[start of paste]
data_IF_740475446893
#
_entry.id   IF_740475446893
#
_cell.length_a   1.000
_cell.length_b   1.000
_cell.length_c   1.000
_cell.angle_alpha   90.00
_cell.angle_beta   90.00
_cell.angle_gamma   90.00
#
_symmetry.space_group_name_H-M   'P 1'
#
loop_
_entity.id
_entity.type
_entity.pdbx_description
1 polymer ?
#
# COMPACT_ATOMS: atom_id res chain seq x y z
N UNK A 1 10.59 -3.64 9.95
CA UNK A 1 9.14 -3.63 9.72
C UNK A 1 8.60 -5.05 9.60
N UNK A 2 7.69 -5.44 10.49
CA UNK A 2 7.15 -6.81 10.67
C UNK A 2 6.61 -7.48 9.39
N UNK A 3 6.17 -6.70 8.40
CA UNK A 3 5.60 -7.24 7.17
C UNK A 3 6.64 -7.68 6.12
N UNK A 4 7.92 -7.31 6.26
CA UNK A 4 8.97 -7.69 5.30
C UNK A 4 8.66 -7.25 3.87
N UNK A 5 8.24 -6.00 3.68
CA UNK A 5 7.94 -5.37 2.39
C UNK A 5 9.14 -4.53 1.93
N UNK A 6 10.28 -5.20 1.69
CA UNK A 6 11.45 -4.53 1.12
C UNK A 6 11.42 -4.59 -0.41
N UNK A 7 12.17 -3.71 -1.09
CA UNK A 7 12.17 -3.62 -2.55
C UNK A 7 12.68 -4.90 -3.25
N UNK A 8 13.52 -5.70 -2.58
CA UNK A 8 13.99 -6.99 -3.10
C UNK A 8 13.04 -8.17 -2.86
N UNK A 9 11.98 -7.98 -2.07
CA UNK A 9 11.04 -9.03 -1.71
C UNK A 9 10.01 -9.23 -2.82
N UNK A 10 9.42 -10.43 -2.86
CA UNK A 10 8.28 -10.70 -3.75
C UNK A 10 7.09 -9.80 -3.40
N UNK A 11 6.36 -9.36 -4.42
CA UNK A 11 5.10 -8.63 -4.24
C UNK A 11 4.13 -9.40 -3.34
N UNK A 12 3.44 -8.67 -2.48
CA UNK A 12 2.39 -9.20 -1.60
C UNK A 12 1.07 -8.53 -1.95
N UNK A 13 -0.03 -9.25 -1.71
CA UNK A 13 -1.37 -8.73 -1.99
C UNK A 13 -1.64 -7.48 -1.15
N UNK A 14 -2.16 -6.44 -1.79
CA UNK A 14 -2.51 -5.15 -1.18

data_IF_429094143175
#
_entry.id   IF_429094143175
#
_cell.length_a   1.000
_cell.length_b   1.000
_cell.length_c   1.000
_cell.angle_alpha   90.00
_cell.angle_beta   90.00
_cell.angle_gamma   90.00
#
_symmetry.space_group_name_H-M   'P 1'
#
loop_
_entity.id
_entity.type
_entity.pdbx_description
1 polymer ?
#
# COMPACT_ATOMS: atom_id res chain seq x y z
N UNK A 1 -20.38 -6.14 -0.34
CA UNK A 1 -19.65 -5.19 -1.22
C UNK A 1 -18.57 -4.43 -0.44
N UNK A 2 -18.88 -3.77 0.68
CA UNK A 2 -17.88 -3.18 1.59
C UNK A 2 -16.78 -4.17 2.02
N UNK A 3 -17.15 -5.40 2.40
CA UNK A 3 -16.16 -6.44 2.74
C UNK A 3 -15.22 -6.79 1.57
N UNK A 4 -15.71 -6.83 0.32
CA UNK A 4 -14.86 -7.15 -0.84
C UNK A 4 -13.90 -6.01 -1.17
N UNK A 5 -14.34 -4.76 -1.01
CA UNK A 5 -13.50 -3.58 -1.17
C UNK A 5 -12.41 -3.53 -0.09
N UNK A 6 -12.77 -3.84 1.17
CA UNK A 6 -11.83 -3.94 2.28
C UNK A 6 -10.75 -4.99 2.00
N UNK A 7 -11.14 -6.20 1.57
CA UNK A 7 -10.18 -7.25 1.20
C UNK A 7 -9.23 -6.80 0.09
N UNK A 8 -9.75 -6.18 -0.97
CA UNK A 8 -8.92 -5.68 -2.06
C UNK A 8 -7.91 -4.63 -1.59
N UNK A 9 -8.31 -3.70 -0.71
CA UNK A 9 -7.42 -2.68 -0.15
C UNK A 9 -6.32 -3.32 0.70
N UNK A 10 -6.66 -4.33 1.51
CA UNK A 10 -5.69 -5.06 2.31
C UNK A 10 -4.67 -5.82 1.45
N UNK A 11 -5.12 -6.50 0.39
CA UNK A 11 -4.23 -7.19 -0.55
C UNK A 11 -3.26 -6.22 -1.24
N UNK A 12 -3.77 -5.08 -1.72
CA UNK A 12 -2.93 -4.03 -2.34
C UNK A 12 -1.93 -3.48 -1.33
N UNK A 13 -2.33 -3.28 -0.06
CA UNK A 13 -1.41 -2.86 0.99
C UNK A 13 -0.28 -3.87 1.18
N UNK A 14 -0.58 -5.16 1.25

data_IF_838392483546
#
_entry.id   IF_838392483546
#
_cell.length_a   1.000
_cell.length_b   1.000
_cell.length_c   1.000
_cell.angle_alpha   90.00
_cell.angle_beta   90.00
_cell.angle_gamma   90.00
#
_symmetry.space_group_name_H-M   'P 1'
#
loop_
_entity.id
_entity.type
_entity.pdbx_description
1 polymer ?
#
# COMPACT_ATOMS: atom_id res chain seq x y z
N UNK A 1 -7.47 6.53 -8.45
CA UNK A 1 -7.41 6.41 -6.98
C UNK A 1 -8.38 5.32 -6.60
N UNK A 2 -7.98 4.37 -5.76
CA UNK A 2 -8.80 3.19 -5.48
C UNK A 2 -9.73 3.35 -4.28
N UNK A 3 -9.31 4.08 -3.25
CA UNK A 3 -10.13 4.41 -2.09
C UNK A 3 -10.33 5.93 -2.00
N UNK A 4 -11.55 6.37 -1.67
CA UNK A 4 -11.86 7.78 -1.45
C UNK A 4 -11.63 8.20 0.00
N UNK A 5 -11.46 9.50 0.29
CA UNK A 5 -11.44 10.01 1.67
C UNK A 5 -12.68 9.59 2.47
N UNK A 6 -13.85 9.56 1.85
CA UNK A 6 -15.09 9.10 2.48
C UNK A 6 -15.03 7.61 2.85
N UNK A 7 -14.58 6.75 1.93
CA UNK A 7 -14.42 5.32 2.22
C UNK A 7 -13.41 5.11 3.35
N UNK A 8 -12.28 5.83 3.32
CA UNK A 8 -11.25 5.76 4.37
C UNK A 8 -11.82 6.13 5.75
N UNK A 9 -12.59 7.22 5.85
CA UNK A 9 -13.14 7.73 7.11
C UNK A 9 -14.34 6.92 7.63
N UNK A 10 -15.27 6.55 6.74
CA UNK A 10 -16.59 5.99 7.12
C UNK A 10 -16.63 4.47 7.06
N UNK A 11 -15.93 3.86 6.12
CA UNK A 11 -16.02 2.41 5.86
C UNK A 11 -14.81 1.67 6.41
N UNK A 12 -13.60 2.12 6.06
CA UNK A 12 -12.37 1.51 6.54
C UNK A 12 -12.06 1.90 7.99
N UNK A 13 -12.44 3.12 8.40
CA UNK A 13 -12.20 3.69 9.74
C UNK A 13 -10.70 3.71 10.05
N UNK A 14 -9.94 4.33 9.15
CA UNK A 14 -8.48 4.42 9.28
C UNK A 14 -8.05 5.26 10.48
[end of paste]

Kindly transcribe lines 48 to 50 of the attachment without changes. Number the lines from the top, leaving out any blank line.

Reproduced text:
N UNK A 10 9.42 -10.43 -2.86
CA UNK A 10 8.28 -10.70 -3.75
C UNK A 10 7.09 -9.80 -3.40